‘Someone Else’s Skin’

Well hello there, what a delight to see you! I’ve just put the kettle on if you fancy a cuppa…

It’s been a beautiful spring day here but unfortunately my day has largely been spent indoors attending to various tasks, including a declaration of war on pests and a victory over technology.

A few cheeky ants have managed to breach my kitchen today, much earlier in the year than usual and certainly not by the back door where I’m used to tackling them.  They seemed to magically appear by my sink with no warning, no obvious direction of approach and no fanfare – one at a time, they’re randomly just there.  Rincewind and I spent an obsessive 25 minutes keeping watch before I left to stock up on my tools of war and in that time he only noticed one to run away from (honestly, he’s such a coward!).

My victory over technology involved making a printer submit to my technical wizardry when I set it up today.  Alright, wizardry is perhaps too strong a description for my skills;  maybe sheer luck and pleading is a more honest description!  It may not sound much but given how I usually wail in frustration and call someone to help me when it comes to these things, I’m rather pleased with myself.

And now on to my review of a book that I finished reading earlier this week.

Someone Else’s Skin was Sarah Hilary‘s debut novel which follows Detective Inspector Marnie Rome as she finds herself at the scene of an attempted murder in a women’s refuge, opening the door on a trail of lies, deceit and domestic violence.

The book challenges some assumptions society can make about domestic abuse and this makes for some interesting plot developments along the way.  Although cool and collected most of the time, DI Rome’s frustration is palpable as she hovers between professional conduct and a darker temptation to get results for the victims by any means necessary.  The reader also sees her gentler side and her battle to understand a horrific incident from her past.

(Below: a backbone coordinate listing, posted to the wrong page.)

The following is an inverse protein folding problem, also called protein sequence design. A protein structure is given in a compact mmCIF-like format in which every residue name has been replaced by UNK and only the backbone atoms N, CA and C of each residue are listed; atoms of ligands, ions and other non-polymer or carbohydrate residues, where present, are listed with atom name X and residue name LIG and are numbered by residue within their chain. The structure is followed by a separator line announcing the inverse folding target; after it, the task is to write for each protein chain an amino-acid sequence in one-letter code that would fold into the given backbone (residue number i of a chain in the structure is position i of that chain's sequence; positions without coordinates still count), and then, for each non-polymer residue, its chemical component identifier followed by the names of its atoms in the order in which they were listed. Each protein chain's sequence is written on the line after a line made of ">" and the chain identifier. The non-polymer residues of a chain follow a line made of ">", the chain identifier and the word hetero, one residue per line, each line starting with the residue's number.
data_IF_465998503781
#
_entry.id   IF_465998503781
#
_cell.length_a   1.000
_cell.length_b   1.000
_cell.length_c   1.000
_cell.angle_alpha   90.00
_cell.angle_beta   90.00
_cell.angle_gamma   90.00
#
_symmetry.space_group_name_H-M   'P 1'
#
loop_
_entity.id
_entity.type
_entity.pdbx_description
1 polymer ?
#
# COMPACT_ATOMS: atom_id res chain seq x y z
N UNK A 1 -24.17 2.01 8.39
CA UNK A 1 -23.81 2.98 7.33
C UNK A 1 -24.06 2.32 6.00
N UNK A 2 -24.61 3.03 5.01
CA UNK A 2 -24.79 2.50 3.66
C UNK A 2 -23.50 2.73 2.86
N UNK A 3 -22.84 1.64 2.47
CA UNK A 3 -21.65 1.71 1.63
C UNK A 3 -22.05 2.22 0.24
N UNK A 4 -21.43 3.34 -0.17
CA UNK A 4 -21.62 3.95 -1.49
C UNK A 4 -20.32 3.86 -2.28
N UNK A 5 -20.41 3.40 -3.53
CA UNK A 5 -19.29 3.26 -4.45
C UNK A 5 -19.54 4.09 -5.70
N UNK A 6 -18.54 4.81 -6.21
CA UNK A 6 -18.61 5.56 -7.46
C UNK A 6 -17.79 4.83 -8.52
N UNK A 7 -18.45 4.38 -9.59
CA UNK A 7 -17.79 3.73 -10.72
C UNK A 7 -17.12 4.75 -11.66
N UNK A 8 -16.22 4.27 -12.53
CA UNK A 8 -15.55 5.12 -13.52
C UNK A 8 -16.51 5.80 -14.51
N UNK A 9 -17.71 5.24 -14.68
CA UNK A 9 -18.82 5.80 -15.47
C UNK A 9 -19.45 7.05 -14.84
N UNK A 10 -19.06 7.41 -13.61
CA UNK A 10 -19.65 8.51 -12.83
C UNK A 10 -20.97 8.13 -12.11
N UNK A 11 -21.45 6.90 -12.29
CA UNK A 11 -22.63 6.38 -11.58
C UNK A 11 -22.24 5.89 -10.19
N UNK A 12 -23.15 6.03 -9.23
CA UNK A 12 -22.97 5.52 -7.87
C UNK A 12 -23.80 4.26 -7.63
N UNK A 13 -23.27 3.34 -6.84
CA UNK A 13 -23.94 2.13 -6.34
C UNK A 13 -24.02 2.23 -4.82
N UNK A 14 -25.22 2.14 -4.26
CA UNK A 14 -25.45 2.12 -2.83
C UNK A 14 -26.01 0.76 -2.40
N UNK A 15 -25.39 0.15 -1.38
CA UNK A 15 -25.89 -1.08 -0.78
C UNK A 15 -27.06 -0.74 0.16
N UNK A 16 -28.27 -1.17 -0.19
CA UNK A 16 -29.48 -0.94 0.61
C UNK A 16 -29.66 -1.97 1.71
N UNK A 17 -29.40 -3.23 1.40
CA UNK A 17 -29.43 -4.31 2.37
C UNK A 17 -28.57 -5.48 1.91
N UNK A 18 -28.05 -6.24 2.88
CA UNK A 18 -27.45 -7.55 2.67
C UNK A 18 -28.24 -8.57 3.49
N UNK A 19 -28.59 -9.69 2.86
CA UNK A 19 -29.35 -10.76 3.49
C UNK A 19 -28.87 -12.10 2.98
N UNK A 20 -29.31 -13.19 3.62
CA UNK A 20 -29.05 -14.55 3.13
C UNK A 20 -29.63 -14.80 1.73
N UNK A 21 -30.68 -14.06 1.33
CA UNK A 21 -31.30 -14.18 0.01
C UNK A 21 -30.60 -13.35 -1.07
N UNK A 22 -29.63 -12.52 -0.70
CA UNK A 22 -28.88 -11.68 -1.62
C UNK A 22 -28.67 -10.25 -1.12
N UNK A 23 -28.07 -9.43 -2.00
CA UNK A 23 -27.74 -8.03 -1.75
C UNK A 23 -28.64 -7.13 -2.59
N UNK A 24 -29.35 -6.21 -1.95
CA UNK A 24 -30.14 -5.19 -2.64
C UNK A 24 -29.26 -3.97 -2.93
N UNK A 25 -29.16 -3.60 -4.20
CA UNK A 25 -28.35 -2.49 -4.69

As the novel progresses, a niggling feeling develops that something isn’t quite adding up in the situation with two key women from the refuge and the true picture remains tantalisingly close but just out of grasp until the climax of the story.  Intertwining the past and present lives of the characters gradually builds a realisation of manipulation, fear and abuse in often unexpected ways.

Like a gothic horror movie, Hilary only allows the reader a glimpse around the corner, never revealing what’s really happening, increasing the sense of unease.  Each time I was sure I had it all figured out, another curve ball was thrown, leaving me grasping once again in confusion as I tried to make sense of the new reality.  At one point towards the end I thought it was all over then realised that with several chapters to go, I couldn’t relax yet.  The ending did not disappoint, with surprises right up to the last page.

This skilfully woven plot serves as a caution that ghosts of the past can haunt someone’s present and with the right (unfortunate) combination of toxic circumstances, can lead them to feed on this darkness to become the nightmare that will later plague others.

I wholeheartedly recommend this book even if you are not a crime fan;  the theme, twists and characters make it a riveting read.

As a final note, I should perhaps mention here that I grew up next door to a family who suffered at the hands of the man of the house.  Everyone knew what was happening when the wife, I’ll call her Claire, wore dark sunglasses even in winter and had yet another sprained wrist from “falling over the dog.”  The police were called on countless occasions when the screaming and thuds became ever louder but in the late 80’s, they said their hands were tied unless this man attacked his wife outside of their front door.  Eventually he turned his attention to his 13 year old stepson and this gave Claire the strength to leave.  The man was never charged.

I truly hope that anyone reading this who has suffered or is suffering from abuse in any of it’s devastating forms is able to seek support and be safe.

And now to lighten my mood, I’m off to make another cup of tea and try to convince Rincewind to move away from where we saw the ants.

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